Format: Hardcover
I knew this would be a wrenching story, but also expected it to be worthwhile judging from the endorsements by Sister Helen Prejean, Archbishop Desmond Tutu, and Jonathon Kozol. Of course I'm already opposed to the death penalty, but this tragic story strengthened my conviction and also provided a terrific example of the travesty of justice that the state of Texas is infamous for. Just when you think such injustice must certainly come to an end once the details of it get out, you learn that in fact it hasn't stopped: poor minorities still comprise the overwhelming percentage of state executions, and they don't get fair trials if they have the misfortune to be in Texas, Oklahoma, or the other states that so strongly favor capital punishment but shortchange the public defender requirements. The image of the "sleeping defense attorney" is by now a cliche, but indeed, courts still make use of these incompetent and disengaged law practitioners. Furthermore, once they're assigned to a capital case, it's impossible to replace them with competent counsel--one of those legal technicalities.
Well, as for the story, of course Dominique Green is indeed a saintly person, who in spite of an almost unbelievably brutal upbringing, grows to sweetly forgive those who abused and condemned him and possibly those who wrongly accused him, as well as forging bonds of love with the victim's family (also black), who realized that he did not receive a fair trial and that he had no one to look out for him. His own mother, who was known to be mentally ill, even called for his execution during his trial!--which elicited the pity of the victim's wife, herself also a mother. But Green forgave the people who wronged him and used his years in prison to teach himself to write and think eloquently.
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8 of 8 people found the following review helpful By Stephen Akinduro on April 10, 2009
Format: Hardcover
This book is an excellent resource for those of us who are against the death penalty because it shows some of the many existing flaws in our criminal justice system, flaws that are especially cruel towards indigent defendants. It is obvious from reading this book that Dominique Green did not get a fair trial, and even though the family of the victim (Andrew Lastrapes Jr. was shot in October 1992) did not want Dominique killed, he was still executed in October of 2004. As far as the criminal justice system was concerned, in this case justice was served, because Dominique was poor, black, and unimformed about the particulars of his case. To make matters worse, he was appointed a nonchalant court appointed defense attorney and the psychologist who testified in court was known to have a biased view of the propensity of minorities to commit certain crimes.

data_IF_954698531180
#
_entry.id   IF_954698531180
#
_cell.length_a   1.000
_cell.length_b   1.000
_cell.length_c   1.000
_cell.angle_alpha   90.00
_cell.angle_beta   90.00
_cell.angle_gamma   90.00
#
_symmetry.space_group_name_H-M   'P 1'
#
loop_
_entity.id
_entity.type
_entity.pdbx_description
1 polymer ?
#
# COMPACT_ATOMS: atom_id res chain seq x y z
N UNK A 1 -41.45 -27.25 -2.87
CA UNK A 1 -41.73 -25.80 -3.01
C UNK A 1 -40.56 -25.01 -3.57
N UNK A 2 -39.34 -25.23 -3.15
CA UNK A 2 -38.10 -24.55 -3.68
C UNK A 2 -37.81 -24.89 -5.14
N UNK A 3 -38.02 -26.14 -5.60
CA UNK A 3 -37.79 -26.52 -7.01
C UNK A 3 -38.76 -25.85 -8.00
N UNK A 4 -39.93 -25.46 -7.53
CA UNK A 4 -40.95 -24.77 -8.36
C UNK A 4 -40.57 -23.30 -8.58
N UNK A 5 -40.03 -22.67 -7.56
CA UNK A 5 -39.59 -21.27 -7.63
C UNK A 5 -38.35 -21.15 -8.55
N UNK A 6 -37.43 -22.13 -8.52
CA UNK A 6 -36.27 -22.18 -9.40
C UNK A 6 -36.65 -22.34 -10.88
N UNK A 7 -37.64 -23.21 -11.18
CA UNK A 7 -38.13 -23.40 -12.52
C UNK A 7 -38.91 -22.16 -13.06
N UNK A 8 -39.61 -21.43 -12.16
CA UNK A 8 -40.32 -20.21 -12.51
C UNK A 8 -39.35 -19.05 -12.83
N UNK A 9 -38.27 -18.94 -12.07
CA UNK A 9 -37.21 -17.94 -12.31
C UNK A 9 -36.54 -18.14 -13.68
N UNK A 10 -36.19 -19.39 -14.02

I was against the death penalty way before reading this book, but now I am even more convinced that we must do away with this practice, not only because of the probability of killing someone who is not guilty, but also because from my understanding of Jesus' teachings, you cannot redeem society with the doctrine of an-eye-for-an-eye.

Great book, I highly recommend it!!!
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9 of 10 people found the following review helpful By R. C Sheehy on September 1, 2009
Format: Hardcover
Thomas Cahill is obviously against capital punishment and that is clear from the beginning of the book right to the end. Having said that he does a very good job of demonstrating how the system in Texas is so deeply flawed that it raises the possibility of executing an innocent person. I speak as a supporter of capital punishment. As such for every person like this I can argue for John Wayne Gacey and Tim McVeigh and many other evil people who received justice thanks to capital punishment. Furthermore the American public agrees with me.

While I do agree with his assertion that Texas goes about capital punishment all wrong. They are fixated on execution, not justice. If the family of the man Dominique Green killed asked for his release, that should have been it. Capital punishment should be used in extraordinary cases not like Texas does with every third rate poor person who couldn't afford a good lawyer.

Dominique Green was no saint and what he did was terrible and in some essence prison saved him. Still the manner by which Texas does its criminal justice system is an embarrassment and while I don't agree with Cahill's assertion that the death penalty is always wrong, it is not! I found this book moving.